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Temperature Access Point Using an AVR® DA Microcontroller

Added to IoTplaybook or last updated on: 11/03/2020
Temperature Access Point Using an AVR® DA Microcontroller

Story

During the pandemic, people are being asked to have temperature checked at any local market or grocery store, which is usually done by another person. This can be risky due to person to person interaction. In order to reduce this risk, we have developed a Temperature Access Point, which automatically detects people and invites them to check their temperature, measuring it remotely, and then displaying it on a high-contrast (Organic Light Emitting Diode) OLED Display, without any human intervention.

Temperature Access Point Using an AVR® DA Microcontroller

Things used in this project

Hardware components

Curiosity Nano Base for Click Boards
Microchip Technology Curiosity Nano Base for Click Boards
 
× 1

Microchip

AVR128DA48 Curiosity Nano Evaluation Kit
Microchip Technology AVR128DA48 Curiosity Nano Evaluation Kit
 
× 1

Microchip

 
MikroE IRThermo Click 3.3V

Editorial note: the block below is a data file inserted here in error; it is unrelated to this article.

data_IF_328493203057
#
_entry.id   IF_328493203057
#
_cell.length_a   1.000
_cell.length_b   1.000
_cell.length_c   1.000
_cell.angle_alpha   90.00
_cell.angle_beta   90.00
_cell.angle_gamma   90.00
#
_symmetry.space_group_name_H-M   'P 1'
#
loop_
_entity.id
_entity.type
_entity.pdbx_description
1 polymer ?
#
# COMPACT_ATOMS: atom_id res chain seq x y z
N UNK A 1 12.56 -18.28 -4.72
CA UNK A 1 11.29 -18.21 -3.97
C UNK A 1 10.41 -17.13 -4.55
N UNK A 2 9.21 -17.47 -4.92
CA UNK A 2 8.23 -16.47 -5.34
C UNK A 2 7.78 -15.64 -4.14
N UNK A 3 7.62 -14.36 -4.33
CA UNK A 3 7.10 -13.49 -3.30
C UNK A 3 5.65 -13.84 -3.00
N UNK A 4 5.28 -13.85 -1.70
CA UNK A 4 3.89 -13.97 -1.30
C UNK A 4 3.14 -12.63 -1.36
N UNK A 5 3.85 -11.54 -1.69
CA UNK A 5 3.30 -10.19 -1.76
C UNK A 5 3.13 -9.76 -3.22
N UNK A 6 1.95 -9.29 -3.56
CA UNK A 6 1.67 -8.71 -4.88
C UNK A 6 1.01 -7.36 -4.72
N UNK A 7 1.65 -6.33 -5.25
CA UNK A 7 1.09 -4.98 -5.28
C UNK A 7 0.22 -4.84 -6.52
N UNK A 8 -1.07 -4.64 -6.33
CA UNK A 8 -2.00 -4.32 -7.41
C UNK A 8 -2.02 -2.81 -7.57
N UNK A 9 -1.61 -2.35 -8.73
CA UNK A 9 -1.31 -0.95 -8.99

× 1

Mikroe

 
MikroE PIR Click
 
× 1

Mikroe

 
MikroE OLED C Click
 
× 1

Mikroe

 
Passive Piezo-Electric Buzzer (3.3V type)
 
× 1  

Software apps and online services

MPLAB X IDE
Microchip Technology MPLAB X IDE
 
 

Microchip

 
Microchip Technology MPLAB(R) XC8 Compiler
 
  MPLAB SC Compilers
MPLAB Code Configurator
Microchip Technology MPLAB Code Configurator
 
  MPLA B Code Config
 
Microchip Technology AVR-Dx_DFP 1.3.65
Also downloadable through MPLAB X IDE -> Tools -> Packs
 

Microchip

Packs

 
Microchip Technology 8-bit AVR MCUs Library v2.3.0
Version of MCC libraries used. Normally, these are updated automatically.
 

Development

The AVR128DA48 was selected for development due to the wide array of on-board peripherals and ample I/O pins. The AVR® DA utilizes its on-board 12-bit ADC to measure the output from the Passive InfraRed (PIR) sensor in order to wake-up.

To accelerate development, a Curiosity Nano evaluation board for the AVR128DA was used. The Curiosity Nano is a low-cost development tool that breaks out the I/O on the device and includes a dedicated USB programmer on-board. In addition to the Nano, a Curiosity Nano Base board was also used. This board provides convenient access to 3 MikroBUS™ serial interfaces for easy connection of the development boards. In this application, an OLED C display,an IR thermometer (IrThermo), and a Passive InfraRed (PIR) click were used.